Who will administer my child’s anesthesia?
The anesthesiologist will perform all aspects of the anesthetic, and you or your child will remain under direct, constant supervision until discharged home. You rarely find a medical doctor like me sedating dental patients. Usually, if sedation is offered, it is provided by a dentist. The skills and medical judgement I have refined over the years of hospital work caring for critically ill children and adults during complex operations should give you confidence that your child will be safe in my hands.
What to expect
The anesthesiologist will contact you one or two days before the scheduled dental procedure to find out about any health problems your child may have, review the eating and drinking instructions, and discuss the details of his or her personalized plan.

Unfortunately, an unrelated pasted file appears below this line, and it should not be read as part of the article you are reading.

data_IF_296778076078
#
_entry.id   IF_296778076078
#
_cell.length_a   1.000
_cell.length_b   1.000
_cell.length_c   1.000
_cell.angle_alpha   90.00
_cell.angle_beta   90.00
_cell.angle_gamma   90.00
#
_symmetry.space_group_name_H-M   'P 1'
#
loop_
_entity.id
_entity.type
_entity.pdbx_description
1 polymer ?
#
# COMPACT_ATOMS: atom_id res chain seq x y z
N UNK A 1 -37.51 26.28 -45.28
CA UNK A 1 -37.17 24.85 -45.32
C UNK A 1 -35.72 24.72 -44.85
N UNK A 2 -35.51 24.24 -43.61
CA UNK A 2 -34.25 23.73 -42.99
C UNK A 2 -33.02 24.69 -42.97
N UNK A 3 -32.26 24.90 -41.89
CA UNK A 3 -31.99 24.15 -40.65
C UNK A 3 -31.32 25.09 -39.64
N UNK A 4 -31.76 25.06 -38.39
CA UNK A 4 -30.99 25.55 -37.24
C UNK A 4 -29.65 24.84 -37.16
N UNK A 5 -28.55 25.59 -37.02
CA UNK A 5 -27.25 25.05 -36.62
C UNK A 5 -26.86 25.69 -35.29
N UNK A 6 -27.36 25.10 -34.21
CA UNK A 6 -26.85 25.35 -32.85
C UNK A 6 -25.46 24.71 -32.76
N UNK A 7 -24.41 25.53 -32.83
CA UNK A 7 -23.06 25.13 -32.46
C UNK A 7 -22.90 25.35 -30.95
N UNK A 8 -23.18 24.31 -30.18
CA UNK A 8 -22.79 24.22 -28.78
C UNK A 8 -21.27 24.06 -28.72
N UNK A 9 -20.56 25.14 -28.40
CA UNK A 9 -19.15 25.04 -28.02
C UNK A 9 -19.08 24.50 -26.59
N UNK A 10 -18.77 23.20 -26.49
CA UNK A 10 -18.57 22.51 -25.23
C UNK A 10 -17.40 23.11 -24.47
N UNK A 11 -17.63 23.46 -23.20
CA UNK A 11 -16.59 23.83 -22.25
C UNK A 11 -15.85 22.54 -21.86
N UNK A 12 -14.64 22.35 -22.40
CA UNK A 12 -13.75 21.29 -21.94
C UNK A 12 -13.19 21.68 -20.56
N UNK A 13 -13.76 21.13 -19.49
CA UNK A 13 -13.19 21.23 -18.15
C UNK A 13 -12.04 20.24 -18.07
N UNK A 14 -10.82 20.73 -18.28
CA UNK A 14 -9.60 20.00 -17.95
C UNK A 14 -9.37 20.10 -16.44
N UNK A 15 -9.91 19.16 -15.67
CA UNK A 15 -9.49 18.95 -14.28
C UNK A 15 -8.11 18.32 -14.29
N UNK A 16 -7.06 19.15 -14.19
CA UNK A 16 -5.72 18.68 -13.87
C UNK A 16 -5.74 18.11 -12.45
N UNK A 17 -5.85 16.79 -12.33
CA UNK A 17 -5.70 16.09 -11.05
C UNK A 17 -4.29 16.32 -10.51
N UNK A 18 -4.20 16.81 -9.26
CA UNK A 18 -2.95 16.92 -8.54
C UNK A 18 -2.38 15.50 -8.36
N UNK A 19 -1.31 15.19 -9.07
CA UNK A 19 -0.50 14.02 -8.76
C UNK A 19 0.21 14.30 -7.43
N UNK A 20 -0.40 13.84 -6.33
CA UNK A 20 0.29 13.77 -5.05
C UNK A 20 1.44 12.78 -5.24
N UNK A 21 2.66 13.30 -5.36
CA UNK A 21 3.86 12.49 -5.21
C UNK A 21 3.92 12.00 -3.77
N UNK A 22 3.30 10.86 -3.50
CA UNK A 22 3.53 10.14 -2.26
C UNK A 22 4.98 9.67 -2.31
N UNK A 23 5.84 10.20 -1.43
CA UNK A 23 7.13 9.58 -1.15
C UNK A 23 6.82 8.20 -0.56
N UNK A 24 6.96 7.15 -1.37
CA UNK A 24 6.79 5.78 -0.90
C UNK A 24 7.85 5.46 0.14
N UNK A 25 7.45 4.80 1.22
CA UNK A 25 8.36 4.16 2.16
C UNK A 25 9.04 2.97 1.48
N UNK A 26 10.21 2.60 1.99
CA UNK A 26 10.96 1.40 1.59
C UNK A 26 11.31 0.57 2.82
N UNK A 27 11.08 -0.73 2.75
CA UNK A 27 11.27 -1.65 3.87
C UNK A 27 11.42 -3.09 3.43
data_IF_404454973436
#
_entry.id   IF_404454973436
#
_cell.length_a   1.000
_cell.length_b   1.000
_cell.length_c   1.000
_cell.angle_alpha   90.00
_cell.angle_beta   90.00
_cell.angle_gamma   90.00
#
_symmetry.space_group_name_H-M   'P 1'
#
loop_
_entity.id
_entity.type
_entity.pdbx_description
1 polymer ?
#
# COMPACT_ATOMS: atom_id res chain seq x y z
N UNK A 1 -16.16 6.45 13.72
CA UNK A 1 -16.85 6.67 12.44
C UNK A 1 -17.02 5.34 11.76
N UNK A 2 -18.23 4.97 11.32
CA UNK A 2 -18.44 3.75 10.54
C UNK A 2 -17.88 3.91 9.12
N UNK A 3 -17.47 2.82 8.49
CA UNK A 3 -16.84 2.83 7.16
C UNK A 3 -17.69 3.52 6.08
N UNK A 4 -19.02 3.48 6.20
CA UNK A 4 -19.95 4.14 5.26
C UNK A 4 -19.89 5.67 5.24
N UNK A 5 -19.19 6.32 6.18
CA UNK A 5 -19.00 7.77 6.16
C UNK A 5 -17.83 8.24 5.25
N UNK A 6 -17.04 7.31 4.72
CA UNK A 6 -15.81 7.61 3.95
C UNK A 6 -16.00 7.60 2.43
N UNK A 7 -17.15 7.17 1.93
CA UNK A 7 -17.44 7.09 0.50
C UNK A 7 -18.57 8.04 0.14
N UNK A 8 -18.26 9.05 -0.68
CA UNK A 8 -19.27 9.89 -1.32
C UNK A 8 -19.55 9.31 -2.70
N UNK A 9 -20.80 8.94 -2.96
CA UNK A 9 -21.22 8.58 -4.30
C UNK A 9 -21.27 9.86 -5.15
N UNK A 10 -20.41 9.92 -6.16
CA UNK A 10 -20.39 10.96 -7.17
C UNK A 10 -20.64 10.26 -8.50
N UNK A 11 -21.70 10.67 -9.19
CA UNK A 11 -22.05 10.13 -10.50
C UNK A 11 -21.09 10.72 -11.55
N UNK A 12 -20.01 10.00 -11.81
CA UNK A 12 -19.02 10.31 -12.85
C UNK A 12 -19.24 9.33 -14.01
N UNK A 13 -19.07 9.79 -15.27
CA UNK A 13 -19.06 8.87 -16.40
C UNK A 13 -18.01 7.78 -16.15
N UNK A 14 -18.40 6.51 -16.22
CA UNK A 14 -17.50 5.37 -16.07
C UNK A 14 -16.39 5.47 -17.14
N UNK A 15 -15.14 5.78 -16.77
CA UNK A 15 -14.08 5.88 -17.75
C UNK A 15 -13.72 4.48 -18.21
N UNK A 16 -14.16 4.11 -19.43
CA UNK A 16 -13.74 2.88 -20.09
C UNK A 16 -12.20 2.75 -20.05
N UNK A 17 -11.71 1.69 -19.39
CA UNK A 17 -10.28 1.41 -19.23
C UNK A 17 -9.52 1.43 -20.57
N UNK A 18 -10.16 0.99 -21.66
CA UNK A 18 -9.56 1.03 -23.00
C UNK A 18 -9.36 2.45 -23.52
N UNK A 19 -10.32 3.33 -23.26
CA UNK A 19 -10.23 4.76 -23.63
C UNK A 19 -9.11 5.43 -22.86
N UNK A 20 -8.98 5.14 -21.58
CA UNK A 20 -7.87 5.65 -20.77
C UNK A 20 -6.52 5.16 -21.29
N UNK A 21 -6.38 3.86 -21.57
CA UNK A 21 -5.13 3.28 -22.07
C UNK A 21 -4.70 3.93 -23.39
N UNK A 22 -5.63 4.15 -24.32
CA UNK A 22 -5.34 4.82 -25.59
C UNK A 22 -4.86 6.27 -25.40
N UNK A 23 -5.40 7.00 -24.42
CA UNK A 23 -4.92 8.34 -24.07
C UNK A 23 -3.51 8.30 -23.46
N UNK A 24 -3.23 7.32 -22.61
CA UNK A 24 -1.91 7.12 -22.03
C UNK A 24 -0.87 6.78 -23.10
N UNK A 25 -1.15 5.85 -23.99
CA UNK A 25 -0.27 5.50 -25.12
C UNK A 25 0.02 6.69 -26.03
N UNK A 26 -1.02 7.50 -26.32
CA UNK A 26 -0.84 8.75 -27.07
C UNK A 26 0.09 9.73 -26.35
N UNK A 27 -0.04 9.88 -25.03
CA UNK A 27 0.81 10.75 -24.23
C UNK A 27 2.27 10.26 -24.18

At the time of the dental appointment, the parent usually walks the child to the procedure area. The child sits in the parent’s lap and goes to sleep by taking a few breaths of a bubble gum flavored gas while I tell a simple story. After the parent returns to the waiting area, I painlessly start a child sized intravenous line, attach the monitoring equipment, and deepen the anesthetic to the required level.
For patients with disabilities or those who cannot cooperate, I may start the anesthesia while still in the waiting area by injecting relaxing medicine in to your child’s arm. This feels like a vaccination. After 3 minutes, your child will be drowsy and will not recall anything further.At the end of the procedure, the dentist will meet you in the waiting area and discuss what was done. I will continue monitoring your child and reunite the two of you as soon as he or she begins to wake up. Although your child may be grumpy for a little while, there are no long-term side effects.
Pre Anesthesia Instructions